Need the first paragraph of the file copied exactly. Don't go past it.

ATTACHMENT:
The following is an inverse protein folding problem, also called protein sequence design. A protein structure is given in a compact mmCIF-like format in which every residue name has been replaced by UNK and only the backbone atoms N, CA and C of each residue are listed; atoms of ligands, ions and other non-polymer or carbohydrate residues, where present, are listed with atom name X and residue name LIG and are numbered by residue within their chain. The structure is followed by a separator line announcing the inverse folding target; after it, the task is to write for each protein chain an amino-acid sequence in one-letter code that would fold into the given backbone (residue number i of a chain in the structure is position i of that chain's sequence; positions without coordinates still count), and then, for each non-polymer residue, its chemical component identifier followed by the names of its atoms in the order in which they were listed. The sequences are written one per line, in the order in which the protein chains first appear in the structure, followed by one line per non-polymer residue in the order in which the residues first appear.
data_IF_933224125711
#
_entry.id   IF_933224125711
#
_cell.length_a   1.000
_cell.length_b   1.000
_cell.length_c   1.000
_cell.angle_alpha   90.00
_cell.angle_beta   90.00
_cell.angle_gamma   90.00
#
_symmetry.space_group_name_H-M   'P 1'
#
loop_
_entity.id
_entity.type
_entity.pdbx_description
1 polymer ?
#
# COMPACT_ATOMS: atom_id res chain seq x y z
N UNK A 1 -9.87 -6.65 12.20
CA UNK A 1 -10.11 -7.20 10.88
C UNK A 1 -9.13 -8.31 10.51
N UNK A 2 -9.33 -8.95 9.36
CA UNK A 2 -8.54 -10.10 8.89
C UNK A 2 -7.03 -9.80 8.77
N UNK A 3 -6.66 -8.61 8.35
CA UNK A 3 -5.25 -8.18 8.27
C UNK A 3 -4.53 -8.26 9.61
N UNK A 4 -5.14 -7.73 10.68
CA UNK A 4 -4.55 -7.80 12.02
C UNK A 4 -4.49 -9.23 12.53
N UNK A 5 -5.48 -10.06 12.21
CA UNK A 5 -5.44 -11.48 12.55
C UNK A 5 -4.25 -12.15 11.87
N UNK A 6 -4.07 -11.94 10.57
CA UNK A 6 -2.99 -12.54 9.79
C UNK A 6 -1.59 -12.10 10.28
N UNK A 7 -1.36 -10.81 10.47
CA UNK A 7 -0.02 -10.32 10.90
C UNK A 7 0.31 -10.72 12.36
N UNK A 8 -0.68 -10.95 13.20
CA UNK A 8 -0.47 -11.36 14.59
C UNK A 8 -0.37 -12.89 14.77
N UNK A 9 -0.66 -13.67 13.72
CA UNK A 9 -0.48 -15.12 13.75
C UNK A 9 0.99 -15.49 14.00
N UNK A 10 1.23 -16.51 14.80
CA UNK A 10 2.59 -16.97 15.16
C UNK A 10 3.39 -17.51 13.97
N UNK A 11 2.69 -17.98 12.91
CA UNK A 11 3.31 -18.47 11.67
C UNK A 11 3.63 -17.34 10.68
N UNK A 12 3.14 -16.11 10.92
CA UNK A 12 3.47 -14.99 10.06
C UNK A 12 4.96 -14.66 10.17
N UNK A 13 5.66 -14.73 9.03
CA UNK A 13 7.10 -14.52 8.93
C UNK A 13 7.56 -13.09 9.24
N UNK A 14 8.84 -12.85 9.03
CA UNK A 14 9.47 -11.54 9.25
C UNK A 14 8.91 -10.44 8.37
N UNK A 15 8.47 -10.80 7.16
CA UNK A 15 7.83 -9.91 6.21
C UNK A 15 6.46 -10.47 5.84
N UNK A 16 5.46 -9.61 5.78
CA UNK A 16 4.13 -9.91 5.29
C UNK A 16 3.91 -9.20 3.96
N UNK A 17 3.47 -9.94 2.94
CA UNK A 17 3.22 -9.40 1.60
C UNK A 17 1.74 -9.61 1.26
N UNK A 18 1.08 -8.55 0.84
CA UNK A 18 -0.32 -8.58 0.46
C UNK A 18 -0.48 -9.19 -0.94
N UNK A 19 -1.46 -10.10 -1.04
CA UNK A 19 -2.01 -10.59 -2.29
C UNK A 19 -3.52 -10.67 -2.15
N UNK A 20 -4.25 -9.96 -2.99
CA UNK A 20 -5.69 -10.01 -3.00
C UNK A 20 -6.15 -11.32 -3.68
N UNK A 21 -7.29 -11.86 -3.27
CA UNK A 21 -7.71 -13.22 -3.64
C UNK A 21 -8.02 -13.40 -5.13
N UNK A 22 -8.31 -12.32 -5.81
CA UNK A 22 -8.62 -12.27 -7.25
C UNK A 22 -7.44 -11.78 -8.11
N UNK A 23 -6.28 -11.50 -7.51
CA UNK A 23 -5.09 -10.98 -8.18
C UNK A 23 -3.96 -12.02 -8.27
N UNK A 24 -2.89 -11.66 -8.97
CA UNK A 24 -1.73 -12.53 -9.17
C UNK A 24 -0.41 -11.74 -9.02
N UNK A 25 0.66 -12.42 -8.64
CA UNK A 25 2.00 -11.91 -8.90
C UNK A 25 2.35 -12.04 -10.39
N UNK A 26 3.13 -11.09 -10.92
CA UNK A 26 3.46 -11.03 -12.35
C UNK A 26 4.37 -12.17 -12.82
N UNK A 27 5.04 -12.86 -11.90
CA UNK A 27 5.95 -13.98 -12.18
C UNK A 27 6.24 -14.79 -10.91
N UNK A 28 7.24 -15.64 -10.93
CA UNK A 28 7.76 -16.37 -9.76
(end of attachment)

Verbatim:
The following is an inverse protein folding problem, also called protein sequence design. A protein structure is given in a compact mmCIF-like format in which every residue name has been replaced by UNK and only the backbone atoms N, CA and C of each residue are listed; atoms of ligands, ions and other non-polymer or carbohydrate residues, where present, are listed with atom name X and residue name LIG and are numbered by residue within their chain. The structure is followed by a separator line announcing the inverse folding target; after it, the task is to write for each protein chain an amino-acid sequence in one-letter code that would fold into the given backbone (residue number i of a chain in the structure is position i of that chain's sequence; positions without coordinates still count), and then, for each non-polymer residue, its chemical component identifier followed by the names of its atoms in the order in which they were listed. The sequences are written one per line, in the order in which the protein chains first appear in the structure, followed by one line per non-polymer residue in the order in which the residues first appear.